FIG. 1 shows thin layer chromatography profiles of neutral glycolipids from normal tissues and tumors and demonstrates the absence in normal adult colonic mucosa of significant quantities of Lex structures (FIG. 1B) or underivatized type 2 chain precursor structures (FIG. 1C). These structures are found in abundant quantity in neutral glycolipids from colonic adenocarcinoma tumors. In FIG. 1A, neutral glycolipids of the indicated fractions are shown visualized by orcinol spray. Lane 1, standard Lc4 ; lane 2, standard nLc4 ; lane 3, standard III3 V3 Fuc2 nLc6 and III3 FucnLc4 (in terms of increasing mobility); lane 4, type "O" whole blood cell Folch upper neutral fraction; lane 5, normal human liver upper neutral fraction; lane 6, normal human colonic mucosa total neutral glycolipids; lane 7, NCI-H69 cell neutral glycolipids; lane 8, human colonic adenocarcinoma FT-620 neutral glycolipids; lane 9, human colonic adenocarcinoma TG-115 neutral glycolipids. FIG. 1B, shows immunostain analysis of glycolipid fractions with the Lex specific antibody WHGS-29-1. Lane 1, standard III3 V3 Fuc2 nLc6, V3 FucnLc6, and III3 FucnLc4 (in terms of increasing mobility); lane 2, type "O" whole blood cell upper neutral glycolipids; lane 3, normal human liver upper neutral glycolipids; lane 4, normal human colonic mucosa neutral glycolipids; lane 5, NCI-H69 cell neutral glycolipids; lane 6, neutral glycolipids from human colonic adenocarcinoma FT-620; lane 7, neutral glycolipids from human colonic adenocarcinoma TG-115. FIG. 1C, shows immunostain analysis of glycolipid fractions with antibody 1B2 specific for type 2 chain core structures. Lane 1, standard nLc4 ; lane 2, type "O" whole blood cell upper neutral glycolipids; lane 3, normal human liver upper neutral glycolipids; lane 4, neutral glycolipids from normal human colonic mucosa; lane 5, neutral glycolipids from NCI-H69 cells; lane 6, neutral glycolipids from human colonic adenocarcinoma FT-620; lane 7, neutral glycolipids from human colonic adenocarcinoma TG-115. FIG. 1D shows immunostain analysis of glycolipid fractions with anti-Lea antibody. Lane 1, neutral glycolipids from human meconium; lane 2, type "O" whole blood cell upper neutral glycolipids; lane 3, normal human liver .upper neutral glycolipids; lane 4, neutral glycolipids from normal human colonic mucosa; lane 5, neutral glycolipids from NCI-H69 cells; lane 6, neutral glycolipids from human colonic adenocarcinoma FT-620; lane 7, neutral glycolipids from human colonic adenocarcinoma TG-115. The plates were developed in a solvent system composed of CHCl3 :CH3 OH:H2 O, 56:38:10. Conditions of immunostain analysis were as described under "Experimental Procedures" below.
FIG. 2 shows that gangliosides isolated from normal adult colonic mucosa contain most of the type 2 chain core structures present in normal mucosa. Immunostain analysis of desialylated gangliosides of normal human colonic mucosa and NCI-H69 cells are shown with the type 2 chain specific antibody 1B2. Lane 1, standard nLc4 ; lane 2, desialylated gangliosides from type "O" whole blood cells; lane 3, desialylated gangliosides from NCI-H69 cells; lane 4, desialylated gangliosides from normal human colonic mucosa. The plate was developed in a solvent composed of CHCl3 :CH3 OH:H2 O, 56:38:10.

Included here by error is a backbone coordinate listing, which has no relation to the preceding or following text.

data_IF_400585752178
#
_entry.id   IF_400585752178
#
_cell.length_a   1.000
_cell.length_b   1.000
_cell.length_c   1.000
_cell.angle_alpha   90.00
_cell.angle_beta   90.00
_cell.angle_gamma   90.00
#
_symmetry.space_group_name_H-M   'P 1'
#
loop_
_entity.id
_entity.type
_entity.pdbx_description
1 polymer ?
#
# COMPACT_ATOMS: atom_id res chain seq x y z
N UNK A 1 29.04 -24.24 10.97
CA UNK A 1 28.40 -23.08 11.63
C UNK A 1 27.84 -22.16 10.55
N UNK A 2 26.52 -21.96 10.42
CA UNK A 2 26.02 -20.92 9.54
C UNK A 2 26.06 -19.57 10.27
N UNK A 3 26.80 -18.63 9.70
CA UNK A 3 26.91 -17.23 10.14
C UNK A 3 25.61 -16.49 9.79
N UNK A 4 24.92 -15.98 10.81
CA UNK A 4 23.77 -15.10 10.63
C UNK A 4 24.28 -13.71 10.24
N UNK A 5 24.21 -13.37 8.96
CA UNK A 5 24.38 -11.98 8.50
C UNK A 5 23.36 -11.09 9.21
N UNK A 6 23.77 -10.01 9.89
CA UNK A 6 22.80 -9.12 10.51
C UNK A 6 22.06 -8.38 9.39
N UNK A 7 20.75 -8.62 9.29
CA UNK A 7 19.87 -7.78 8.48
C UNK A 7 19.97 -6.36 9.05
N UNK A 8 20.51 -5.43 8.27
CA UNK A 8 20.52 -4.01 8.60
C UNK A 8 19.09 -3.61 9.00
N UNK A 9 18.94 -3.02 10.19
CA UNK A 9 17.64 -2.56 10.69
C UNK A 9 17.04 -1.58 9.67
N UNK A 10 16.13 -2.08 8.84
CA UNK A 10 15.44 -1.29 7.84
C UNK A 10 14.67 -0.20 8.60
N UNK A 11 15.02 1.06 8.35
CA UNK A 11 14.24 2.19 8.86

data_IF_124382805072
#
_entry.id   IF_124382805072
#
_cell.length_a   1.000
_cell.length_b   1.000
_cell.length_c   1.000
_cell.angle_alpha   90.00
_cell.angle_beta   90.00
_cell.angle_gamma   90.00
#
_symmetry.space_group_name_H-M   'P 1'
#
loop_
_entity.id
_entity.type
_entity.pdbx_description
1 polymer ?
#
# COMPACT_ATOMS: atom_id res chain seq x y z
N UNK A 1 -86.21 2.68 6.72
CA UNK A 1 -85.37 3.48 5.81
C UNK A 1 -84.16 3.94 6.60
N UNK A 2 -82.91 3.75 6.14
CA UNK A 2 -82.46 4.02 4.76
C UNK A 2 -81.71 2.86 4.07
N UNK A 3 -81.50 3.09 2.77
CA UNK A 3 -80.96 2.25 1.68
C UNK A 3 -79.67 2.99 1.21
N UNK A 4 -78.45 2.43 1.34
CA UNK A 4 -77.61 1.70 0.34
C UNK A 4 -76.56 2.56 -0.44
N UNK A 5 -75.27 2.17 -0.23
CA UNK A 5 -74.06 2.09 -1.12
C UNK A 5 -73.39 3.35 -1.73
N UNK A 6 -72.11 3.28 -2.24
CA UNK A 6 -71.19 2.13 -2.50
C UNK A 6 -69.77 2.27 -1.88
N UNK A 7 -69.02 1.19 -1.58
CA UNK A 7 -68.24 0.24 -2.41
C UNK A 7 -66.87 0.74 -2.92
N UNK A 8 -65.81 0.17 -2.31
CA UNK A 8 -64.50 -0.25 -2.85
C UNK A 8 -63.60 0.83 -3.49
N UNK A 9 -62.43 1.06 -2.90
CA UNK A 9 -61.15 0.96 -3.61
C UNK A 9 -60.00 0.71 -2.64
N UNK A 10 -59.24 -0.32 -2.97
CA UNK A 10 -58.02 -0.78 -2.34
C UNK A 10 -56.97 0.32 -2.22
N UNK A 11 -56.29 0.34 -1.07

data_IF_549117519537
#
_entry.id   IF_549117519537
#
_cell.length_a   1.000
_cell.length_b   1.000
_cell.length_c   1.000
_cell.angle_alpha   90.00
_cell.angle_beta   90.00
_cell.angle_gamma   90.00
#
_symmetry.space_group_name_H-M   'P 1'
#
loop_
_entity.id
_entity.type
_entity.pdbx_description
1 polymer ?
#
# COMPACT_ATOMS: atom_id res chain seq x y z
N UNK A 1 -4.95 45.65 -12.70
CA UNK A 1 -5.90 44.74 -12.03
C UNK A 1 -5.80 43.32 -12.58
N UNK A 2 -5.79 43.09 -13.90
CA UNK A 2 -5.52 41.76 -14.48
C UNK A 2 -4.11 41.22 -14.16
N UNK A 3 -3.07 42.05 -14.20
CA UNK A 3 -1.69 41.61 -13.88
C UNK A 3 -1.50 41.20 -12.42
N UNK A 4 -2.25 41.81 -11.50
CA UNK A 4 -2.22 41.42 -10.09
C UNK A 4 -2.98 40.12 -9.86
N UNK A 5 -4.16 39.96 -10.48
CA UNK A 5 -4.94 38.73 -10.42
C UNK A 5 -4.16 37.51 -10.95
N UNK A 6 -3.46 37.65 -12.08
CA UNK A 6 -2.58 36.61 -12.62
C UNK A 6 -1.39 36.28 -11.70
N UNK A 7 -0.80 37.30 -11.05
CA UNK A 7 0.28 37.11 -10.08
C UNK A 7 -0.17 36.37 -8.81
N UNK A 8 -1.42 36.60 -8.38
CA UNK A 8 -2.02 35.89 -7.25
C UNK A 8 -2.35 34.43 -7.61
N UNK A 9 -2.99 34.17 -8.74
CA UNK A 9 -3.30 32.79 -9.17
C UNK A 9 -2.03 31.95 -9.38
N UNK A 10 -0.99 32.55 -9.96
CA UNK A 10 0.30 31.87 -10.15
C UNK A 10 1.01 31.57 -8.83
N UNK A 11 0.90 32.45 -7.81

FIG. 3 is a thin layer chromatography analysis showing that fucosyltransferase from normal mucosa, similar to that from human small cell lung carcinoma cells, transfers fucose in α1-3 linkage to type 2 chain structures to form mono- or poly-fucosyl derivatives. Products are formed from a variety of acceptor glycolipids with type 2 chain by fucosyltransferase from normal human colonic mucosa and NCI-H69 cells. Lane 1, standard nLc4 ; lane 2, standard III3 FucnLc4 ; lane 3, standard V3 FucnLc6 ; lane 4, standard III3 V3 Fuc2 nLc6. Lanes 5-8 are TLC profiles of products from transfer of [14 C]- fucose to the indicated glycolipid catalyzed by fucosyltransferase from normal human colonic mucosa. Lane 5, product from transfer to nLc4 ; lane 6, product from transfer to nLc6 ; lane 7, product from transfer to V3 FucnLc6 ; lane 8, product from transfer to glycolipids endogenous to the enzyme fraction. Lanes 9-12 are TLC profiles of products from transfer of [14 C]fucose to the indicated glycolipid catalyzed by the solubilized enzyme from NCI-H69 cells. Lane 9, product from transfer to nLc4 ; lane 10, product from transfer to nLc6 ; lane 11, product from transfer to V3 FucnLc6 ; lane 12, product from transfer to glycolipids endogenous to the solubilized enzyme. The products were synthesized as described under "Experimental Procedures" using 30 μg of acceptor glycolipid. The plate was developed in a solvent system composed of CHCl3 :CH3 OH:H2 O, 56:38:10. Standard glycolipids were visualized by orcinol spray. The location of the 14 C-labelled bands was determined by autoradiography.